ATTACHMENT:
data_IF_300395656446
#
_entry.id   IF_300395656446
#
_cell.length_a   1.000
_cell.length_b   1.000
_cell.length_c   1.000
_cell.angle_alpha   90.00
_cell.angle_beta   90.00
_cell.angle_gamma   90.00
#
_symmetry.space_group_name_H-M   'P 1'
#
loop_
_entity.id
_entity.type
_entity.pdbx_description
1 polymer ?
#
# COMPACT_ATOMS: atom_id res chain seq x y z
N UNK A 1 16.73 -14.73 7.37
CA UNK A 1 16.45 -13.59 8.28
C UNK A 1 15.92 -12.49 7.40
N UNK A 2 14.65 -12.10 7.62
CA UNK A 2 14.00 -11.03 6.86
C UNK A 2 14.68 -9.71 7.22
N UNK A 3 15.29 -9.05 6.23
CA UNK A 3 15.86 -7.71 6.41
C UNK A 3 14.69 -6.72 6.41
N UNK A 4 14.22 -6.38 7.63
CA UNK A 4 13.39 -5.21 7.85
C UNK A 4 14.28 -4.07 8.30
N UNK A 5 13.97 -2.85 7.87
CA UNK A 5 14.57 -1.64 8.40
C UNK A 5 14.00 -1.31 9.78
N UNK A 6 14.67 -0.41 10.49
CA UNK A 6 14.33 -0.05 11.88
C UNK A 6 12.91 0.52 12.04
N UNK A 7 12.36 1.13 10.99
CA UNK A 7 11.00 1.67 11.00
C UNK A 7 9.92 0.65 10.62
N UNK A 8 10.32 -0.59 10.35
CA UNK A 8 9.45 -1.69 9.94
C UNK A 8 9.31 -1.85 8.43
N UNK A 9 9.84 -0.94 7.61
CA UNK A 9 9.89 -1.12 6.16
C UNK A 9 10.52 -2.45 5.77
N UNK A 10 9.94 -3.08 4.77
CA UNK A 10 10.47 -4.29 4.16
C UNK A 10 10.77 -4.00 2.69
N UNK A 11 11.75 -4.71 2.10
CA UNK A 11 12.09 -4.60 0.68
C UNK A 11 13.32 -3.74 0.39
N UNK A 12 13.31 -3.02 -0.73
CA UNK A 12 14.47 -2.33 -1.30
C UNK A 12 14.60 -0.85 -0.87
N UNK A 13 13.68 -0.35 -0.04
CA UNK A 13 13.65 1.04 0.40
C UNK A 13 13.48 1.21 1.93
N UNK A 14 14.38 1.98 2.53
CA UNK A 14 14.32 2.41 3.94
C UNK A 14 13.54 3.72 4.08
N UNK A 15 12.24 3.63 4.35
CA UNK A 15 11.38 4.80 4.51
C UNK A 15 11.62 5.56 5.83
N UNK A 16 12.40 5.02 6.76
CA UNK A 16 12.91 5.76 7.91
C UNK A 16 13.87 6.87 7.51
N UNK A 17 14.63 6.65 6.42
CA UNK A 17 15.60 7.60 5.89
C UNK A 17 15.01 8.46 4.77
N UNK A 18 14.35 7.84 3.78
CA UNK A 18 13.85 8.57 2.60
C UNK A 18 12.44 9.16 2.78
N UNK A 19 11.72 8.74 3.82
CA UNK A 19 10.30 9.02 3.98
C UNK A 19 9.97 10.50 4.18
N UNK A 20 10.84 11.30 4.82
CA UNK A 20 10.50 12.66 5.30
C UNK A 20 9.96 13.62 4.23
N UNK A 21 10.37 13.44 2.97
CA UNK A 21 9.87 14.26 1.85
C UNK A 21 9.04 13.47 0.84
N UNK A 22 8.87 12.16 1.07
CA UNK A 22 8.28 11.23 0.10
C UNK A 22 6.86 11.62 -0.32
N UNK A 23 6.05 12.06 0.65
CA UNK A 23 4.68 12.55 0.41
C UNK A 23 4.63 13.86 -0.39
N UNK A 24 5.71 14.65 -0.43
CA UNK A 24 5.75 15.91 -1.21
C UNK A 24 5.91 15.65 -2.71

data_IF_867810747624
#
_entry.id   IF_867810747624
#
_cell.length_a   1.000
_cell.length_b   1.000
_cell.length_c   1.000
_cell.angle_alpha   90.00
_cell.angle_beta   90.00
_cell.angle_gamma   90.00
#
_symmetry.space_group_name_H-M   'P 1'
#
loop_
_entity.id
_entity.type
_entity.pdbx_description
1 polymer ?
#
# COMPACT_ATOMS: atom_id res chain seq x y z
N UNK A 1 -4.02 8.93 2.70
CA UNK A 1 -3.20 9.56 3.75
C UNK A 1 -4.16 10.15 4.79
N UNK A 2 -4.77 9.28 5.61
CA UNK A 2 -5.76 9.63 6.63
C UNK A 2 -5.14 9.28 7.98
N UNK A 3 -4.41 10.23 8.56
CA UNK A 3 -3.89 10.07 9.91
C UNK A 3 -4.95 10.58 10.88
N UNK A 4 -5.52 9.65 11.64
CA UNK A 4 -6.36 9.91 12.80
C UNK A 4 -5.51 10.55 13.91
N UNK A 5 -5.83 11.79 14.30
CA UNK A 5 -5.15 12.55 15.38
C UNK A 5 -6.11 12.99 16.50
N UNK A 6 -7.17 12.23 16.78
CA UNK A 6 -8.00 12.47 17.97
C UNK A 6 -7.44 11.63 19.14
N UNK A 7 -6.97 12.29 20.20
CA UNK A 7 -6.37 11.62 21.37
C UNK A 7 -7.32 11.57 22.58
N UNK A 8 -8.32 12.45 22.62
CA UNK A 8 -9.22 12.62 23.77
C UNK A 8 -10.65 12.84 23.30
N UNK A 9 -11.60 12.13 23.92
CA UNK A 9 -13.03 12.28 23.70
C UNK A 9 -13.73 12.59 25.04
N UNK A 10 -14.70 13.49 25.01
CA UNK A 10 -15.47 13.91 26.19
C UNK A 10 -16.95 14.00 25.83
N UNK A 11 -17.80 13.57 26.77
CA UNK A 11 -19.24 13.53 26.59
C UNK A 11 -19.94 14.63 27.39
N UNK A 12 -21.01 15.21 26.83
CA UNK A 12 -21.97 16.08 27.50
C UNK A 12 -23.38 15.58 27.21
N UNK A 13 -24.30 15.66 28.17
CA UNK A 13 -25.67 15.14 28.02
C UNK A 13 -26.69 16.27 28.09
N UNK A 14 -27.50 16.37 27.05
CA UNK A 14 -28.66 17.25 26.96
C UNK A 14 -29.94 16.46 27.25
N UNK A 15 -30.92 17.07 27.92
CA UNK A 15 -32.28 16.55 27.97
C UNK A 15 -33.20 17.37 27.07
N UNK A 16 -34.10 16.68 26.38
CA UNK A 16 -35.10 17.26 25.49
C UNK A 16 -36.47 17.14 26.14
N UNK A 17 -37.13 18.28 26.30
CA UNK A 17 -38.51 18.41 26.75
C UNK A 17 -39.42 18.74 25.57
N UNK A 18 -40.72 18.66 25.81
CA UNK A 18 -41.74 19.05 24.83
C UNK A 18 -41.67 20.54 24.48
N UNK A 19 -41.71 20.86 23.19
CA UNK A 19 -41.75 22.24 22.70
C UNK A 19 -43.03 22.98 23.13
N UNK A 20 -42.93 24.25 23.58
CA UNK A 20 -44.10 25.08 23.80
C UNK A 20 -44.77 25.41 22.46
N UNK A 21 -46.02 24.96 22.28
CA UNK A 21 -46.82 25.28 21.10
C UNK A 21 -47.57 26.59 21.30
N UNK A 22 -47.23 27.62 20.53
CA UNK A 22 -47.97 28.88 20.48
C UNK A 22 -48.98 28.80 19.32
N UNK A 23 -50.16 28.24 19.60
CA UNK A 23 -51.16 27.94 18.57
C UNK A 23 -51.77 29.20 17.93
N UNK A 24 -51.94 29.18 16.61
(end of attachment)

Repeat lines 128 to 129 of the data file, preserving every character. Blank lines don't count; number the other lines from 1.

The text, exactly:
N UNK A 6 -7.17 12.23 16.78
CA UNK A 6 -8.00 12.47 17.97